WASHINGTON — What does it tell you when banks, investment houses, insurance companies and derivatives traders are so pleased with their regulators that they are prepared to pull out all the stops to keep them?
What it tells me is that the current system of financial regulation has been thoroughly captured by the companies it was meant to restrain — and that the only way to put things right is to bring in new rules, a new structure and tough new regulators. Anything short of that, and you can almost guarantee that the inmates will be back in charge of the asylum by the time the next bubble starts to develop.
Judged by that standard, the proposals the Obama administration put forward last week to reform the regulatory apparatus were a bit of a disappointment.
If you have to set up a council of regulators just to harmonize the rules used by different bank regulators, why not bite the bullet and consolidate them into a single agency?
Is there any reason ratings agencies should continue to be paid by the companies that issue securities rather than the investors who buy and trade them?
And is it too much to ask that, in a globalized economy, banks and insurance companies engaged primarily in interstate commerce be required to get federal charters and have federal officials as their primary regulators?
Given that we have just gone through the worst financial crisis in 75 years, one would hope that the government's response would be something more than an exercise in political triangulation.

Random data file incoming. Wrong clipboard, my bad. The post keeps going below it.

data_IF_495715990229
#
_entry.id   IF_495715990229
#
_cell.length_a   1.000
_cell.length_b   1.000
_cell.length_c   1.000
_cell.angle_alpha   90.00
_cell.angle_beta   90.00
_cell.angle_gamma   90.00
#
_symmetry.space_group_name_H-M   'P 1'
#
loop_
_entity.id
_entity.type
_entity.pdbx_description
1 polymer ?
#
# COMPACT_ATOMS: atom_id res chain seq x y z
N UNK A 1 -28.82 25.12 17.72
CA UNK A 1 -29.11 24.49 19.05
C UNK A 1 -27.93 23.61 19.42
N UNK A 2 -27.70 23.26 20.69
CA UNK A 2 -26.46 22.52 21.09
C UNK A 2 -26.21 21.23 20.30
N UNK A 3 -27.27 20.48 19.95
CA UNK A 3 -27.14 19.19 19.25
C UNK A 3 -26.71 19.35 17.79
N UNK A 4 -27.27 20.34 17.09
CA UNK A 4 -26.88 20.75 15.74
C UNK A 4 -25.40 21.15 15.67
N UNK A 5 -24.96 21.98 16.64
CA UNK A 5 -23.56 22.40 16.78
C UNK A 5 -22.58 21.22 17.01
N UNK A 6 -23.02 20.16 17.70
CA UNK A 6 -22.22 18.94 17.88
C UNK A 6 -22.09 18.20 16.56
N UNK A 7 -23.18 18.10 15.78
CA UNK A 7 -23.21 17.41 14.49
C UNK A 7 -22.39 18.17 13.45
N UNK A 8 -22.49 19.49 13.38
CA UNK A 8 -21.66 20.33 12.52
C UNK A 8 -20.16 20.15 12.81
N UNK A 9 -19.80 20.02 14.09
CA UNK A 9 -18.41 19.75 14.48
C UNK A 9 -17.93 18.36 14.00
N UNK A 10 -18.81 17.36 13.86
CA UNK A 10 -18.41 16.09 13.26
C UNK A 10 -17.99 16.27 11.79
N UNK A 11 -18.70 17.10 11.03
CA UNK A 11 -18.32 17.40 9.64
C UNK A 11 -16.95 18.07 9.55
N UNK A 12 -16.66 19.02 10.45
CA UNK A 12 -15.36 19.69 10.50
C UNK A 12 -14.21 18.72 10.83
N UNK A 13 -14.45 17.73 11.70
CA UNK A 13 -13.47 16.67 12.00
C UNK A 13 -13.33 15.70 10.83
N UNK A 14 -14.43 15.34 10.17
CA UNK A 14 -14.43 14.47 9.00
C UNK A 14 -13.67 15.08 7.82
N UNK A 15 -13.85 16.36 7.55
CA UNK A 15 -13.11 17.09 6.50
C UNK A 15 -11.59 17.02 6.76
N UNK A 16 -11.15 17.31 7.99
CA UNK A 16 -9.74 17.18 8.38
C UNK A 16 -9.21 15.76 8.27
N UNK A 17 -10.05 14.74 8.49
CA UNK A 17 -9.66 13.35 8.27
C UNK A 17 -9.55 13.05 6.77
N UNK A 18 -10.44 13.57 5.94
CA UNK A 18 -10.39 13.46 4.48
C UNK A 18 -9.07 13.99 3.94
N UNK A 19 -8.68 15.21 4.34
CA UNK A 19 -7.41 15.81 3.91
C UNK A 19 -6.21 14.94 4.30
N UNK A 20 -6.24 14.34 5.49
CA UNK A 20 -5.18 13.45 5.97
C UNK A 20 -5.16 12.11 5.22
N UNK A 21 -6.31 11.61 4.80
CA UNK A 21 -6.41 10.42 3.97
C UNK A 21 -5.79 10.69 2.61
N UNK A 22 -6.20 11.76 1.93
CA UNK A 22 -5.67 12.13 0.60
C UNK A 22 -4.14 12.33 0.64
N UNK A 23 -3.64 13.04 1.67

It should have been grounded, first and foremost, in a thorough and independent analysis of how the crisis was allowed to develop and what regulators did and didn't do to prevent it, followed by a detailed set of recommendations from a panel of seasoned regulators and independent experts.
If Congress decided to deviate from those recommendations, of course, nobody would be surprised. But at least it would have given the public a marker for reform that was free of industry influence.
Instead, the Obama team, hoping to ride the wave of public outrage before it crested, determined to fashion a reform proposal even before a thorough analysis could be completed. And by deciding to contort and trim their proposal to accommodate the objections from powerful interest groups, members of the Obama team have made it politically acceptable for everyone to treat this as another special-interest free-for-all of the sort that helped cause the crisis in the first place.
It is no coincidence that this crisis developed while the Fed, the Treasury and other agencies were headed by people who were responsive to Wall Street and believed deeply that markets should never be second-guessed by government bureaucrats. And the bureaucrats proved to be exquisitely sensitive to the signals they received from above.
The best way for Obama to change that and avoid the next crisis is to appoint tough and independent regulators who understand that their role is to protect markets from their own excesses while protecting their agencies from being captured by the companies they are meant to oversee.